The time is overdue to apply minimum standards to gig employment

by Dr Michael Walker

Next year will mark the 10th anniversary of Uber’s arrival in Australia.

Throughout that time it has brazenly ignored Australia’s minimum standards on pay and conditions of work. Uber’s drivers and couriers are paid less than the relevant Award, and do not receive sick pay, holiday pay, superannuation or workers compensation when injured.

Spurred on by government inaction, a range of other companies have adopted the same model in other industries including care work and now healthcare.

The so-called ‘gig employment’ model is steadily eroding Australia’s safety net, creating an underclass of precariously employed, low-paid, on-demand workers.

(It should also be said that more ethical alternatives have also sprung up, such as Milkrun, the grocery delivery app that engages its workers as full-time employees)

Estimates of dollar amounts vary but the consensus is that Uber drivers and couriers are paid less than minimum wage. There have also been horrific instances of Uber Eats cyclists killed in traffic on dark or rainy nights, not supplied with appropriate safety lighting or apparel, and leaving behind families without any workers compensation payment.

Legislating that gig workers are employees might seem the obvious solution but the lesson from overseas is that Uber and their venture-capital backed ilk will not take regulation lying down: they argue the toss in court, they stir up consumers against lawmakers with the prospect of withdrawing their services, as happened in London, and when all else failed they spent $200 million on a referendum to overturn unfavourable legislation. It’s important to understand that the labour cost saving is an essential part of these platforms’ business model and be realistic about how far they are prepared to go to preserve it.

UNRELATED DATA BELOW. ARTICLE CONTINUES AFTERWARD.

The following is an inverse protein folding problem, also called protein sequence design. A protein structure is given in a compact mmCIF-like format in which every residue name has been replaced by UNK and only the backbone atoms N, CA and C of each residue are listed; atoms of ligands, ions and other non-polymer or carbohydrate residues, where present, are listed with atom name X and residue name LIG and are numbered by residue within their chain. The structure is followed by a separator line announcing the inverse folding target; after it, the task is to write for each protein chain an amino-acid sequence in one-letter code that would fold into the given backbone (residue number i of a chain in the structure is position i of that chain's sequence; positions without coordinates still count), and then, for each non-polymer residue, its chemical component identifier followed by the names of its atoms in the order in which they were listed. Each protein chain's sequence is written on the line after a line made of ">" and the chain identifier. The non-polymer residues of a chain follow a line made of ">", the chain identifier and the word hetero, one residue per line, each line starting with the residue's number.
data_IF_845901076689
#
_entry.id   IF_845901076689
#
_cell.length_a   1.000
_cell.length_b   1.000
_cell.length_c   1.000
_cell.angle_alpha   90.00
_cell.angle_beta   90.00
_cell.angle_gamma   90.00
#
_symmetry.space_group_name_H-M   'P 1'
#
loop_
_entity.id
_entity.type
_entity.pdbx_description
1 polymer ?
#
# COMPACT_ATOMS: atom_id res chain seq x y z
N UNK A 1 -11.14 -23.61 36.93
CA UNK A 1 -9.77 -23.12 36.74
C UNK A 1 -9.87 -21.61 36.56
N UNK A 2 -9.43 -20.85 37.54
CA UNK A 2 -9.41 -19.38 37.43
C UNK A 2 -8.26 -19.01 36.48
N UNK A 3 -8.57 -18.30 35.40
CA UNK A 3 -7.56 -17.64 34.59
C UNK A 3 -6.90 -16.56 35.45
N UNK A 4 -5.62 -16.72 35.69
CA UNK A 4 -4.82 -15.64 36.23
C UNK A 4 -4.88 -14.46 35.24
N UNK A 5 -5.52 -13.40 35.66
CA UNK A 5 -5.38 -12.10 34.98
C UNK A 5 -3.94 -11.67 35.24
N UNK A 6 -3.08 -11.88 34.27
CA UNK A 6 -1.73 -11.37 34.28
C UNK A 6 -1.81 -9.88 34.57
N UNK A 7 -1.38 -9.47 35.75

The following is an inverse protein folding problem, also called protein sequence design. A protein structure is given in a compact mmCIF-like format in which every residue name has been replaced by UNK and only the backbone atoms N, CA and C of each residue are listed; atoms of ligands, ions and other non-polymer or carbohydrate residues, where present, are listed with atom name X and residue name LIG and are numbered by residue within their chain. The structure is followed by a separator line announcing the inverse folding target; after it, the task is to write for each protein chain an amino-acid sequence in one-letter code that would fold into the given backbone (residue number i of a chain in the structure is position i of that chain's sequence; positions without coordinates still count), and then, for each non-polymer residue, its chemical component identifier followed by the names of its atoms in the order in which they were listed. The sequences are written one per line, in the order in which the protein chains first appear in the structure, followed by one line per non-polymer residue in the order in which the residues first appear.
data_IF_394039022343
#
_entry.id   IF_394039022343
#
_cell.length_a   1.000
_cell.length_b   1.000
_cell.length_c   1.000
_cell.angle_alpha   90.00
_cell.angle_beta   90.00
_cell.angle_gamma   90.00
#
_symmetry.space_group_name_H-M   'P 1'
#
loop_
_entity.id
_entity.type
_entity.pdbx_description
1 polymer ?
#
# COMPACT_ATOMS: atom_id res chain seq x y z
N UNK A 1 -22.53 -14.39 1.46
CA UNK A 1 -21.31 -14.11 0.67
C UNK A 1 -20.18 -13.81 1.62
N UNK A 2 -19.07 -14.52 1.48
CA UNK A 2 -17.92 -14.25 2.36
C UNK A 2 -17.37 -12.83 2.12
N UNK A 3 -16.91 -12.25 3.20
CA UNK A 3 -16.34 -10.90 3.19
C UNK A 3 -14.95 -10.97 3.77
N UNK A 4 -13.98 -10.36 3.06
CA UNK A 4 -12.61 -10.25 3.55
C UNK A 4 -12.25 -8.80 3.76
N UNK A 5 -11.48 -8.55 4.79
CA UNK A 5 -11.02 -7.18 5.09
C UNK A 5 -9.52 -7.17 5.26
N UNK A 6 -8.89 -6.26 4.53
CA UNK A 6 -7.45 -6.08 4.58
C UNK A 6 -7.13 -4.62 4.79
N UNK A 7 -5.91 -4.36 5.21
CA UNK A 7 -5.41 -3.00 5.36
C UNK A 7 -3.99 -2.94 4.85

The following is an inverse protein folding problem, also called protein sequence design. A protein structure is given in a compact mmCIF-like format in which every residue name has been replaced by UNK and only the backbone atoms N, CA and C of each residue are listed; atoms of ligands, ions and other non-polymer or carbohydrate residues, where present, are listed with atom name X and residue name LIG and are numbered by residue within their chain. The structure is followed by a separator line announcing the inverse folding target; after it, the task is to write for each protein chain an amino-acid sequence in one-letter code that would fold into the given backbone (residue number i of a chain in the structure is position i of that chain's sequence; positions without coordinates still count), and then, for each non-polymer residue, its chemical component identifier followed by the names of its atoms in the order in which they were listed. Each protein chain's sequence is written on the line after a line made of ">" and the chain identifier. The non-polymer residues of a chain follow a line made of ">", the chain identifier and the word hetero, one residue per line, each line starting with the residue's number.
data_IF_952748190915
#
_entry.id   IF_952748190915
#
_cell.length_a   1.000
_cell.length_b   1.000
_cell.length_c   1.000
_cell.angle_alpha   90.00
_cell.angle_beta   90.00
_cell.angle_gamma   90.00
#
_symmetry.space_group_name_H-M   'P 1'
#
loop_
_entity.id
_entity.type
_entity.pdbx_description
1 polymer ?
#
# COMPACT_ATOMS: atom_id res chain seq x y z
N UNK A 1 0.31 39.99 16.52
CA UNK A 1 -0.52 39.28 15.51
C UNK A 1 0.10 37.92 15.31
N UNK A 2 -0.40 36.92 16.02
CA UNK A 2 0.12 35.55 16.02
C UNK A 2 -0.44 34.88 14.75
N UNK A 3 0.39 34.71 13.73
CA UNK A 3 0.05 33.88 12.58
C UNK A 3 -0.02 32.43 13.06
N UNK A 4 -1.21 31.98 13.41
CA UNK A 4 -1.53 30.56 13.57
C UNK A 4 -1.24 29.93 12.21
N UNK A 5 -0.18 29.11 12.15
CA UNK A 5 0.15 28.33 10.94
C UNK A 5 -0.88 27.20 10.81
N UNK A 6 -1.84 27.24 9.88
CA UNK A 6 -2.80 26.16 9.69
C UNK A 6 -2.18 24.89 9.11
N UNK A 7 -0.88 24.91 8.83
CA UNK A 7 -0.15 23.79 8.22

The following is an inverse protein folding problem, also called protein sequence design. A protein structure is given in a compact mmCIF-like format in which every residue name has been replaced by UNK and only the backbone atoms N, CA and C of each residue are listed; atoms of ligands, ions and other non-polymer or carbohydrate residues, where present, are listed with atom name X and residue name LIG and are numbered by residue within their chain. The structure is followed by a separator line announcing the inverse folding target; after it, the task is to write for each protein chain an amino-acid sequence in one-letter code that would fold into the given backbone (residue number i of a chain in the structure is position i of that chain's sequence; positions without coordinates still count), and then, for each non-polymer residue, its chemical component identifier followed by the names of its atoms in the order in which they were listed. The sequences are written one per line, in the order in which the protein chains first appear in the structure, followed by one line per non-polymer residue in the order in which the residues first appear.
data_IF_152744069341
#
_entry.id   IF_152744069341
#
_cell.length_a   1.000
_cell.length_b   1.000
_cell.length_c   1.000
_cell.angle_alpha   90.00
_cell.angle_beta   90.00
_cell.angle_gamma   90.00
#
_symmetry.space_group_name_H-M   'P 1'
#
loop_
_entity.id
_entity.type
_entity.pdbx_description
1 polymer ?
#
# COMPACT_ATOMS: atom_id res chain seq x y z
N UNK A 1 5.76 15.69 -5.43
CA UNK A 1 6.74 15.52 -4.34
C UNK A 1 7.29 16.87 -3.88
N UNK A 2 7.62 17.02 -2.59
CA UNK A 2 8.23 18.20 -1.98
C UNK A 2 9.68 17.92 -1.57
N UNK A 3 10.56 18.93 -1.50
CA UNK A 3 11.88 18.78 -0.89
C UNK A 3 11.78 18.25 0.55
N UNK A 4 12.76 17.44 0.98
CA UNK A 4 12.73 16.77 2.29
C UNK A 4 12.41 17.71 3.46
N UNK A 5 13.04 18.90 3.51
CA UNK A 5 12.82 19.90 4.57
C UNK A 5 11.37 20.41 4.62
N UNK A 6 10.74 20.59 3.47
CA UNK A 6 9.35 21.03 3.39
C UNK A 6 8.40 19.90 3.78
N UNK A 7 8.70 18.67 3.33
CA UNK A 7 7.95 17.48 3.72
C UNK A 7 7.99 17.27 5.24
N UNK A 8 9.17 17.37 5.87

The path of least resistance seems to be to have the gig platforms agree to adhere to the most essential minimum standards without having to agree that their workers are employees. This is what Uber agreed in principle with the Transport Workers Union shortly after the recent Federal Election.

The most pressing issues around pay and safety can be addressed in this way.

The gig employment issue has gone on too long and it is eating away at Australia’s safety net. Labor’s pre-election platform included proposals to regulate gig employment. Now in government, Labor needs to use this moment to act.